You will study four core modules [full descriptions available below]:
You will also choose two optional modules from a wide range and complete a 15,000-word dissertation.
In addition, there are two non-assessed components in the programme:
You will do a total of six assessed pieces of coursework over the year. For assessment purposes, one of the modules you take during the spring term will be ‘linked’ with the Research Methods module – that is, you will produce a piece of work in the field covered by that module, but with a particular focus on research methods.
Explore postgraduate study at Birmingham at one of our on-campus open days (Friday 4 March 2016). Register to attend at: birmingham.ac.uk/pgopendays
If you can’t make it to one of our on-campus open days, our virtual open days run regularly throughout the year. For more information, please visit: pg.bham.ac.uk
You will study four core modules:
This module provides a grounding in the analysis of the lexis and grammar of English. You will be introduced to essential concepts and terminology in the field, and gain practice in analysing naturally-occurring language using the models (NB Systemic-Functional Grammar) discussed. There is some emphasis on the application of such analysis to the study of language in social context.
This module provides an introduction to the main sociological and psychological aspects of language use and language development. One half of the course will introduce and discuss concepts and issues in the field of Sociolinguistics; the other will explore issues in Psycholinguistics. Sociolinguistic topics will include: ‘standard’ language and dialectal variety, linguistic variation by social context / purpose, language and social class, language policy and planning. Psycholinguistic topics will include: Universal Grammar, the Sapir-Whorf hypothesis, 1st and 2nd language acquisition, language development.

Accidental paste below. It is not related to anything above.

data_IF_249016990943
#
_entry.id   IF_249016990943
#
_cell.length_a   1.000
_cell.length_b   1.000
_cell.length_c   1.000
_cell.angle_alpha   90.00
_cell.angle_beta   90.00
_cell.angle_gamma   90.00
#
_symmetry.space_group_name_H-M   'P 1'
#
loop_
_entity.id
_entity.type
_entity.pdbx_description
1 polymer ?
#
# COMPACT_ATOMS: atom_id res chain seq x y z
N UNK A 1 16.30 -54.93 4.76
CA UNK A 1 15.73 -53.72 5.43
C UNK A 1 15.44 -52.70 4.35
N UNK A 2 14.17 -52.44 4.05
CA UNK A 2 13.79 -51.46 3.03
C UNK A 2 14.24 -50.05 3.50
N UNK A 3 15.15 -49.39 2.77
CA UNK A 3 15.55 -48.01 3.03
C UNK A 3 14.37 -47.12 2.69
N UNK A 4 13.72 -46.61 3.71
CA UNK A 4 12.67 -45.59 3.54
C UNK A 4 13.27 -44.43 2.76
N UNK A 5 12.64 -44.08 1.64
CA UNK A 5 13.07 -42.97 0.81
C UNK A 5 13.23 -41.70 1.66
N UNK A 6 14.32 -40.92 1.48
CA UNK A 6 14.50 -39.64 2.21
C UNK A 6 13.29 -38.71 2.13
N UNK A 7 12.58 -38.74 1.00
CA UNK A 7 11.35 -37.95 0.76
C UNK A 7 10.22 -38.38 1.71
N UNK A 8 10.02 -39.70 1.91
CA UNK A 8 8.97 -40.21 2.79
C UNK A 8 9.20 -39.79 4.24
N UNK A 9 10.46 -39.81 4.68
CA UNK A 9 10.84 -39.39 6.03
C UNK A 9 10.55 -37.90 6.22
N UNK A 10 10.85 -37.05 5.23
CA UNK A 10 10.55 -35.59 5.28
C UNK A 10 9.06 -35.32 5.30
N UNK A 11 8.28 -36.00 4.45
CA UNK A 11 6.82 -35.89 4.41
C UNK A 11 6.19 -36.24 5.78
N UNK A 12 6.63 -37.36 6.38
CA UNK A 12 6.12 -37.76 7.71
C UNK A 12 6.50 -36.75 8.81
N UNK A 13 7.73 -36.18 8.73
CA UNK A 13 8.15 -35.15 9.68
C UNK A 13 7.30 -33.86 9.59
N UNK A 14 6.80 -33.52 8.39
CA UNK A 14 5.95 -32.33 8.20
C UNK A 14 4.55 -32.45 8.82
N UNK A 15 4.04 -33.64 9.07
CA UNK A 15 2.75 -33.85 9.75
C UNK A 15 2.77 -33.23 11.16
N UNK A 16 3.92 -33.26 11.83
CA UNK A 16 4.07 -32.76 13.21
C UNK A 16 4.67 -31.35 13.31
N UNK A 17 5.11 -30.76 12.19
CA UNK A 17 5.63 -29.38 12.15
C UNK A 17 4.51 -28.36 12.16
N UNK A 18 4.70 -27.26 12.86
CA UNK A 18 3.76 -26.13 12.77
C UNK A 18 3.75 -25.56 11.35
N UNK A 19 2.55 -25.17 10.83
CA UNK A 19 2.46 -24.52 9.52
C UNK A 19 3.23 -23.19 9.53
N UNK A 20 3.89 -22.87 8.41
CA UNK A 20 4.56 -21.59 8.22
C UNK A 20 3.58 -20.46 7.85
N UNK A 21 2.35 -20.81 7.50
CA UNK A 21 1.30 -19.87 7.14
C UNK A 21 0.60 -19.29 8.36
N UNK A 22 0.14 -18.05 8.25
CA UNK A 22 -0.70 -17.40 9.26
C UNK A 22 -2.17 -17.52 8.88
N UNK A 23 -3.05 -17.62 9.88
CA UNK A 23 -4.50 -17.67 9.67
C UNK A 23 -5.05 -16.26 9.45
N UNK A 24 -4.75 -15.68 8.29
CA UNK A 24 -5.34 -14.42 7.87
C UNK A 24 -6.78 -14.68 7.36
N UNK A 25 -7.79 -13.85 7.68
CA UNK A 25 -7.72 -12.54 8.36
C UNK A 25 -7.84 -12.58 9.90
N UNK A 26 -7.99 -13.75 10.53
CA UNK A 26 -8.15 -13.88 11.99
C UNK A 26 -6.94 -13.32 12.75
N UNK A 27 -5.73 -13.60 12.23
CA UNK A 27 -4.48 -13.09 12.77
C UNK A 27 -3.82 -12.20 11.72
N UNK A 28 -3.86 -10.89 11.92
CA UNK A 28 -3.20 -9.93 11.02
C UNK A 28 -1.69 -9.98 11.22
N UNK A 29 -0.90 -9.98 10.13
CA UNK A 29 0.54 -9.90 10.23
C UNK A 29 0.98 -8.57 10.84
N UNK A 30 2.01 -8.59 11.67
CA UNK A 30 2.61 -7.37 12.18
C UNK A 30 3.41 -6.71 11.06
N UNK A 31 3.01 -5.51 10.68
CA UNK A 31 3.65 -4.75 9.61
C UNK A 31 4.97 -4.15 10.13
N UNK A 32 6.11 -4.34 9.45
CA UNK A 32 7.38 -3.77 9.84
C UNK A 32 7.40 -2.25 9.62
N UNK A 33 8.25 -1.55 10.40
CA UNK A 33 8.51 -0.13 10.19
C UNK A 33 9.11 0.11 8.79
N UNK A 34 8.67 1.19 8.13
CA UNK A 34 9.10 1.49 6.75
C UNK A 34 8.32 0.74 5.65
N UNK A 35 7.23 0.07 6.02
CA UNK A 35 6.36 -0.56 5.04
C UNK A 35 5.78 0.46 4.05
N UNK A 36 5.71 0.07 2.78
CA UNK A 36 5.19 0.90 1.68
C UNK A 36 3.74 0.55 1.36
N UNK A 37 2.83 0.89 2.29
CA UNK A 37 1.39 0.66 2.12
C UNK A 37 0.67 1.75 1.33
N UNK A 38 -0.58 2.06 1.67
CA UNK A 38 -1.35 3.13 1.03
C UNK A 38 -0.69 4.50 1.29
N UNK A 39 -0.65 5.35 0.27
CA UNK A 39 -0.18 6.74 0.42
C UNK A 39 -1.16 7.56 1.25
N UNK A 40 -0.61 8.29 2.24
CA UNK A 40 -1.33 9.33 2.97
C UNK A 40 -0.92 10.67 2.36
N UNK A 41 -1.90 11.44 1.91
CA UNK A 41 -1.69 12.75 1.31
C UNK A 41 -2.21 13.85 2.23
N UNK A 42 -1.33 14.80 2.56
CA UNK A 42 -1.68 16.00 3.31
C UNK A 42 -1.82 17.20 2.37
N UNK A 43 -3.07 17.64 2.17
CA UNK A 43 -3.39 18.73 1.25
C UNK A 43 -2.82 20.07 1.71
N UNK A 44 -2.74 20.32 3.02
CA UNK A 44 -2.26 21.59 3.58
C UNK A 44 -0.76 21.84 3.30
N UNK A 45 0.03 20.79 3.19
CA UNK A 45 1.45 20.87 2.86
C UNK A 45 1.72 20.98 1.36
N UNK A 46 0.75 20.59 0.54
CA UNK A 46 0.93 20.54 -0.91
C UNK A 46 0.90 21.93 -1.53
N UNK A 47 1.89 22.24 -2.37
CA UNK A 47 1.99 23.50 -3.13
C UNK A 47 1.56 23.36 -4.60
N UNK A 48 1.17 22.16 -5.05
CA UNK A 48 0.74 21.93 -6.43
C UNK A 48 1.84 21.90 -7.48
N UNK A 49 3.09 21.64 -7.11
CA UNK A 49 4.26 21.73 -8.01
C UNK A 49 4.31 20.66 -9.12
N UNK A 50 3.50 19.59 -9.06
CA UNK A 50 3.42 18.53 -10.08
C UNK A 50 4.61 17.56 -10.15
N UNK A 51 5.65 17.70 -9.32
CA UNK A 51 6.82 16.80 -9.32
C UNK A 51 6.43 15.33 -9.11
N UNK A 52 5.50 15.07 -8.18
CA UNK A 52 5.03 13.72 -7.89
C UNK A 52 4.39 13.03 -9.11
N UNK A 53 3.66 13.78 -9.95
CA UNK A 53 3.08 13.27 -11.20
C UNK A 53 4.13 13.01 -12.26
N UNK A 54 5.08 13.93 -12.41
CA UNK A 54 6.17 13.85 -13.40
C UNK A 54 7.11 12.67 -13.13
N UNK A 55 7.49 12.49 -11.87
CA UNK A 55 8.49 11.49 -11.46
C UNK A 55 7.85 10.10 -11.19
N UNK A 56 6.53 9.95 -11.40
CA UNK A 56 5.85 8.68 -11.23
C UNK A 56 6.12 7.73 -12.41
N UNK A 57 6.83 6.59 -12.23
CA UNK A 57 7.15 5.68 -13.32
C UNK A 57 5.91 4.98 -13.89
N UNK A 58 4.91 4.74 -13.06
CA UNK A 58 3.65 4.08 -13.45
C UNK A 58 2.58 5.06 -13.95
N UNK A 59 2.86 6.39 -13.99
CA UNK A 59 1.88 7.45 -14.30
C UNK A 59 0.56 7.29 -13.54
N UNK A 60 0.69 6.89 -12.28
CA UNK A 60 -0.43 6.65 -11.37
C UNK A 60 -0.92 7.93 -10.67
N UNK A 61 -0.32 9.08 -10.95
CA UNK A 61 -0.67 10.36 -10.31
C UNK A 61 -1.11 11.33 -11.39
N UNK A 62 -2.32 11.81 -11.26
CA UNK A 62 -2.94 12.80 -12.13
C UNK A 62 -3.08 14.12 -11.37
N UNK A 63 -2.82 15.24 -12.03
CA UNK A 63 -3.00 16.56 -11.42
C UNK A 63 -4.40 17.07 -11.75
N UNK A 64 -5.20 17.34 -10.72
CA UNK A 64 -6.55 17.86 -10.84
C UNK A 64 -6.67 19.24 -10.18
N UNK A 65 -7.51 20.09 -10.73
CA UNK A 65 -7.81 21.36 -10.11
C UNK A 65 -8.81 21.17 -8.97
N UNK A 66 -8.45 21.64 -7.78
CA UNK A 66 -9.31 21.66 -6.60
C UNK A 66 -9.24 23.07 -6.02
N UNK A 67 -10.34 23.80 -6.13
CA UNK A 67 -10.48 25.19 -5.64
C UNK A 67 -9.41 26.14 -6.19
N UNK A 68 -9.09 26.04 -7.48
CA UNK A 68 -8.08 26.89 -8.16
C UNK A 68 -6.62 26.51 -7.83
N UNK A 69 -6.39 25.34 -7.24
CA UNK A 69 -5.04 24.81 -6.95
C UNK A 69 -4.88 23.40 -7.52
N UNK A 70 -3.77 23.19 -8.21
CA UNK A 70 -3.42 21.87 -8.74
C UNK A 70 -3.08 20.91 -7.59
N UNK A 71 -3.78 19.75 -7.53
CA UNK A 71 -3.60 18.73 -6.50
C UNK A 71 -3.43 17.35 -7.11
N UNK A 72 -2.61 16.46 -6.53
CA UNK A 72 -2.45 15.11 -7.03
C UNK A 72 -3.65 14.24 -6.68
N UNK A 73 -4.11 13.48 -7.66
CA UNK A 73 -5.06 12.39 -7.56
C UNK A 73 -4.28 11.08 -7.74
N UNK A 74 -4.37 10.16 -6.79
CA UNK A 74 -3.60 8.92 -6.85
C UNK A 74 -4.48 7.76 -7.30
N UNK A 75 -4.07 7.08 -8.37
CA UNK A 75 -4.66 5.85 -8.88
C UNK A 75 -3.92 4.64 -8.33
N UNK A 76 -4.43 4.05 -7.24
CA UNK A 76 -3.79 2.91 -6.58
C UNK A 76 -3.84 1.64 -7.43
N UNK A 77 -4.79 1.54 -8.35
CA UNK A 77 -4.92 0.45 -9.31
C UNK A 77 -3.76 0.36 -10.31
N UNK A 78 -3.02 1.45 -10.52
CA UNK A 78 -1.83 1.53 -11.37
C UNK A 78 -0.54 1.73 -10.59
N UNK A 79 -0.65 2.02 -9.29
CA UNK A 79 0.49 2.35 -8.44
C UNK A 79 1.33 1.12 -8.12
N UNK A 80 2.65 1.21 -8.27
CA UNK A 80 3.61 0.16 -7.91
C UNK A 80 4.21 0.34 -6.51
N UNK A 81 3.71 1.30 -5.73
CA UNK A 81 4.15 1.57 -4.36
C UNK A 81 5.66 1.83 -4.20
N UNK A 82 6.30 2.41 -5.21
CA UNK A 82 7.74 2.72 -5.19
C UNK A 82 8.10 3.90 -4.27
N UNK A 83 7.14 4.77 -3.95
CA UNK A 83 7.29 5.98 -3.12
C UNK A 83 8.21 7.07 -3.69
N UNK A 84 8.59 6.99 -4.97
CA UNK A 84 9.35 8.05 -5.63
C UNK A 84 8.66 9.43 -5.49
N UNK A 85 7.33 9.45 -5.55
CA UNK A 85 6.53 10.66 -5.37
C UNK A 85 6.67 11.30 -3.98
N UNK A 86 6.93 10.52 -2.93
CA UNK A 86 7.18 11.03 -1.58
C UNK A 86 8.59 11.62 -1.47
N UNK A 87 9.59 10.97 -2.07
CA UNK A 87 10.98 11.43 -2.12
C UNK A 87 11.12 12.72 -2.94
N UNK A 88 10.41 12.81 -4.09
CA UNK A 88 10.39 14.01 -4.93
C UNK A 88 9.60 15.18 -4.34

This module explores the interaction between discourse and ‘culture’. Various definitions of ‘culture’ are outlined in relation to other theoretical concepts (e.g. ideology), and you will be introduced to models of analysis for spoken and written discourse. These models are applied to sample texts, with a view to examining issues and problems of communication within and across cultural boundaries. You will be encouraged to explore the relevance of approaches to discourse and ‘culture’ to professional contexts.
This module includes a course in methods and approaches to research in Applied Linguistics.
You will also choose two optional modules from a range which may include the following:
In the autumn term -
In the spring term -
You can satisfy our English language requirements in two ways:
No work experience is required.
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